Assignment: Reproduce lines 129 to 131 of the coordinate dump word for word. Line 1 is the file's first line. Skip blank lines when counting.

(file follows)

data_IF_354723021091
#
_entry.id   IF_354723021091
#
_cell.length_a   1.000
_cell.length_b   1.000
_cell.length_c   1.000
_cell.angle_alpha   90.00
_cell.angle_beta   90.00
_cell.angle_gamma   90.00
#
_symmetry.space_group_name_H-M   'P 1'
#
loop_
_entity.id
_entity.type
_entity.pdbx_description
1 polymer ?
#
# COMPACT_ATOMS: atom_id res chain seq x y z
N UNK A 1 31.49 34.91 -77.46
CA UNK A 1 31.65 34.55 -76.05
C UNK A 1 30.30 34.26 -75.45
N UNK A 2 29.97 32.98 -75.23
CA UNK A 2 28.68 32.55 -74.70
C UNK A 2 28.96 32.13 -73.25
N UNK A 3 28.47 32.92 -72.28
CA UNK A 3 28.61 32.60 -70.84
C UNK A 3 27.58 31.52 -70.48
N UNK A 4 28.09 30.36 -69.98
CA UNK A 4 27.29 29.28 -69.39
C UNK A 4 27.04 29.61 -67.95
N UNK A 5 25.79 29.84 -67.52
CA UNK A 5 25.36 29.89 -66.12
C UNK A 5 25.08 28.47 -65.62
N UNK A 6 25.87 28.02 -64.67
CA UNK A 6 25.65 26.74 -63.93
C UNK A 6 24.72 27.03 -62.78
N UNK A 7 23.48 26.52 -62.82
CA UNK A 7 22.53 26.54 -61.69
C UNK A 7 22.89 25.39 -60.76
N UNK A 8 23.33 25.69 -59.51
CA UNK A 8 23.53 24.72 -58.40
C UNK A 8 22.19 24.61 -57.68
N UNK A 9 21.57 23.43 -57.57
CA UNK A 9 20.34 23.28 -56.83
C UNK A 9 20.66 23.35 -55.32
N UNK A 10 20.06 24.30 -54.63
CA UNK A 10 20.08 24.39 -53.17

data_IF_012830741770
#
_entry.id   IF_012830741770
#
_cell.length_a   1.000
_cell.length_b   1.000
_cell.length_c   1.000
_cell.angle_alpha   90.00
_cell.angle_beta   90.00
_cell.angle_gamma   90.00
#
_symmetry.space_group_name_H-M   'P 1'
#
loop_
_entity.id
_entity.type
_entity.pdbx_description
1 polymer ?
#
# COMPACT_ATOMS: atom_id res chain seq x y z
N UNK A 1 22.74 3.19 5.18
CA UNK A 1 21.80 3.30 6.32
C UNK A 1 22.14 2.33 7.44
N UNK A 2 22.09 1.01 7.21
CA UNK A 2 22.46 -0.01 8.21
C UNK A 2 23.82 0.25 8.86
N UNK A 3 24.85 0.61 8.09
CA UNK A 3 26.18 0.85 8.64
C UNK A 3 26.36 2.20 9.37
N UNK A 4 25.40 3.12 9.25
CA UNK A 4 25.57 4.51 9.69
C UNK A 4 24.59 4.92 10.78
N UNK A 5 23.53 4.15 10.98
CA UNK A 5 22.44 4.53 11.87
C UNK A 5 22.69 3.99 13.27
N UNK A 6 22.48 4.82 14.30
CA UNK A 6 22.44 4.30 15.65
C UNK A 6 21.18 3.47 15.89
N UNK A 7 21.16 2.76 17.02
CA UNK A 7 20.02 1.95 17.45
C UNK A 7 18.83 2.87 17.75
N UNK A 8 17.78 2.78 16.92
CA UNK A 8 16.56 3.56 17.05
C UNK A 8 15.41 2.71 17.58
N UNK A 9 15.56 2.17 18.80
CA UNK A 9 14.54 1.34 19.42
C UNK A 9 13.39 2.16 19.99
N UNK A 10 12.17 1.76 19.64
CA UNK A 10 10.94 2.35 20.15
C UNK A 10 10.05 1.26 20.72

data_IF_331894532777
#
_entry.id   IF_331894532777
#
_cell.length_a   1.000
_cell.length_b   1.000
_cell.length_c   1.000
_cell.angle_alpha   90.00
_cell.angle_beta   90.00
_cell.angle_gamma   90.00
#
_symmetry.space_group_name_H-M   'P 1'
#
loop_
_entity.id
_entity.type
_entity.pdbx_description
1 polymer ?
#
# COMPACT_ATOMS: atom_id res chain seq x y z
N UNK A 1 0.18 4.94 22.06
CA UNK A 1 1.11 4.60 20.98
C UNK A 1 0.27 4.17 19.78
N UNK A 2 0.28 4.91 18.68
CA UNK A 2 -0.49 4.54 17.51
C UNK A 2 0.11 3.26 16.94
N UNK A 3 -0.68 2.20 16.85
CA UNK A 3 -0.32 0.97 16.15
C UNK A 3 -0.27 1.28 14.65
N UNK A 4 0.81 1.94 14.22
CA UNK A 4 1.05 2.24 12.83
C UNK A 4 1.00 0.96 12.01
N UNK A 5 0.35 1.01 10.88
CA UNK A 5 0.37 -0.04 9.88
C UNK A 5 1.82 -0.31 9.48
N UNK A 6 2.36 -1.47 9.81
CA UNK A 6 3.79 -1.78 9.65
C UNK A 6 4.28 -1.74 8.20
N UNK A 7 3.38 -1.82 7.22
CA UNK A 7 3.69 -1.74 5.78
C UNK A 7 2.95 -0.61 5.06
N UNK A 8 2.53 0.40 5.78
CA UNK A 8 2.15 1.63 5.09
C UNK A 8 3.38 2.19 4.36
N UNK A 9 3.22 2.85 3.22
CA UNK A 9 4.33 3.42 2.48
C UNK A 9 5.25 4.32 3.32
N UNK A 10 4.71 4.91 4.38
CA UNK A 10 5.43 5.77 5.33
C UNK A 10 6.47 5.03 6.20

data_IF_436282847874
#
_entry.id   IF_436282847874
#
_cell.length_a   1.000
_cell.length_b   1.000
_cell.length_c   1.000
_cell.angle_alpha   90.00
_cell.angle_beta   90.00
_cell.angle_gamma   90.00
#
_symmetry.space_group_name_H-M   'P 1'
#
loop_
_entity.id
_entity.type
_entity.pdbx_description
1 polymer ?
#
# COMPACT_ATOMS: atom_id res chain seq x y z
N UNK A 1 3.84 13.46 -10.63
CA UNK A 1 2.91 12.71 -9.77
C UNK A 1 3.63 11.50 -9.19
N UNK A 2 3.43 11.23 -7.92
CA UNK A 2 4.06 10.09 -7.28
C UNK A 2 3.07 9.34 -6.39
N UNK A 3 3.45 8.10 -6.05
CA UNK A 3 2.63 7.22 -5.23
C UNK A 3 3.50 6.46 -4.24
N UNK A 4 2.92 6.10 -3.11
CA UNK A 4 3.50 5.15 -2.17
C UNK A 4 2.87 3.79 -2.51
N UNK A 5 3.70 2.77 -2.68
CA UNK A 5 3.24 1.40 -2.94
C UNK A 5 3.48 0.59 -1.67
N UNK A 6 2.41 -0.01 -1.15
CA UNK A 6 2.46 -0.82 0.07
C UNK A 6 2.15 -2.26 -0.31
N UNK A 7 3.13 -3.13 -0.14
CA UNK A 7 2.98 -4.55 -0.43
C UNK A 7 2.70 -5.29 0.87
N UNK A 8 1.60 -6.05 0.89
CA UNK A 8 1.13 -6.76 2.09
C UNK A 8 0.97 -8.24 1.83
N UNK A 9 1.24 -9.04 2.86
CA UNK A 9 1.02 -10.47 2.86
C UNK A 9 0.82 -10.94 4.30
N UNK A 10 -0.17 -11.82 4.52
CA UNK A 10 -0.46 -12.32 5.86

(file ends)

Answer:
N UNK A 4 0.81 1.94 14.22
CA UNK A 4 1.05 2.24 12.83
C UNK A 4 1.00 0.96 12.01